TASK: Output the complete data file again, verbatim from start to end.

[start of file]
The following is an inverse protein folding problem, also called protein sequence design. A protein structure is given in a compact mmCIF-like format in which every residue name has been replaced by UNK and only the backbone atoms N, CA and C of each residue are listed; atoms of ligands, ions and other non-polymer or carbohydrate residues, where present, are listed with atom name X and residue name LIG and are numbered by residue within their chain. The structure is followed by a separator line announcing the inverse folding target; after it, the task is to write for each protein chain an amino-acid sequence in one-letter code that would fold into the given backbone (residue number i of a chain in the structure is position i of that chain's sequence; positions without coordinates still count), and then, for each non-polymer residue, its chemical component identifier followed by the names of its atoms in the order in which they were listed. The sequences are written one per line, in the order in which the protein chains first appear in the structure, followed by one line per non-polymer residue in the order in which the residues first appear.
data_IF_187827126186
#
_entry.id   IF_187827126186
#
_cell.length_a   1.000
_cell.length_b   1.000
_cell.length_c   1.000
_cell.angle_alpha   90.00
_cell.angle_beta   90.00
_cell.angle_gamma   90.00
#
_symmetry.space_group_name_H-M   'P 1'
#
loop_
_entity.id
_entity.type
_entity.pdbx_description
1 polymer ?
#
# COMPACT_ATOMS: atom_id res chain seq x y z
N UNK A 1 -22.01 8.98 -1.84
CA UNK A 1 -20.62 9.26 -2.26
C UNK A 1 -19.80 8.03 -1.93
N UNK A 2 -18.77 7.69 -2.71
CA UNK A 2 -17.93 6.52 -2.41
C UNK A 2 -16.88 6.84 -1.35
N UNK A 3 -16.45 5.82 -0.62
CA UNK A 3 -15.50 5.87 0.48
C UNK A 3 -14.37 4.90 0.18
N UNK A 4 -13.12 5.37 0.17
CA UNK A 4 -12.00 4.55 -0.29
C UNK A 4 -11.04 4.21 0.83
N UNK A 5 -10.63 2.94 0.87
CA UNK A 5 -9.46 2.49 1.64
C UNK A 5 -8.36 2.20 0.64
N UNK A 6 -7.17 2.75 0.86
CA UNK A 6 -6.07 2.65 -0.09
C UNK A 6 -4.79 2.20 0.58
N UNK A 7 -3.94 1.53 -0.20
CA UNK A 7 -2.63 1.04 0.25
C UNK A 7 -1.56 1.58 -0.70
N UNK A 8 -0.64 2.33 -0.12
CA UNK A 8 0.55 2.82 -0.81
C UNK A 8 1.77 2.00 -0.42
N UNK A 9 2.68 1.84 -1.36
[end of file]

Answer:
The following is an inverse protein folding problem, also called protein sequence design. A protein structure is given in a compact mmCIF-like format in which every residue name has been replaced by UNK and only the backbone atoms N, CA and C of each residue are listed; atoms of ligands, ions and other non-polymer or carbohydrate residues, where present, are listed with atom name X and residue name LIG and are numbered by residue within their chain. The structure is followed by a separator line announcing the inverse folding target; after it, the task is to write for each protein chain an amino-acid sequence in one-letter code that would fold into the given backbone (residue number i of a chain in the structure is position i of that chain's sequence; positions without coordinates still count), and then, for each non-polymer residue, its chemical component identifier followed by the names of its atoms in the order in which they were listed. The sequences are written one per line, in the order in which the protein chains first appear in the structure, followed by one line per non-polymer residue in the order in which the residues first appear.
data_IF_187827126186
#
_entry.id   IF_187827126186
#
_cell.length_a   1.000
_cell.length_b   1.000
_cell.length_c   1.000
_cell.angle_alpha   90.00
_cell.angle_beta   90.00
_cell.angle_gamma   90.00
#
_symmetry.space_group_name_H-M   'P 1'
#
loop_
_entity.id
_entity.type
_entity.pdbx_description
1 polymer ?
#
# COMPACT_ATOMS: atom_id res chain seq x y z
N UNK A 1 -22.01 8.98 -1.84
CA UNK A 1 -20.62 9.26 -2.26
C UNK A 1 -19.80 8.03 -1.93
N UNK A 2 -18.77 7.69 -2.71
CA UNK A 2 -17.93 6.52 -2.41
C UNK A 2 -16.88 6.84 -1.35
N UNK A 3 -16.45 5.82 -0.62
CA UNK A 3 -15.50 5.87 0.48
C UNK A 3 -14.37 4.90 0.18
N UNK A 4 -13.12 5.37 0.17
CA UNK A 4 -12.00 4.55 -0.29
C UNK A 4 -11.04 4.21 0.83
N UNK A 5 -10.63 2.94 0.87
CA UNK A 5 -9.46 2.49 1.64
C UNK A 5 -8.36 2.20 0.64
N UNK A 6 -7.17 2.75 0.86
CA UNK A 6 -6.07 2.65 -0.09
C UNK A 6 -4.79 2.20 0.58
N UNK A 7 -3.94 1.53 -0.20
CA UNK A 7 -2.63 1.04 0.25
C UNK A 7 -1.56 1.58 -0.70
N UNK A 8 -0.64 2.33 -0.12
CA UNK A 8 0.55 2.82 -0.81
C UNK A 8 1.77 2.00 -0.42
N UNK A 9 2.68 1.84 -1.36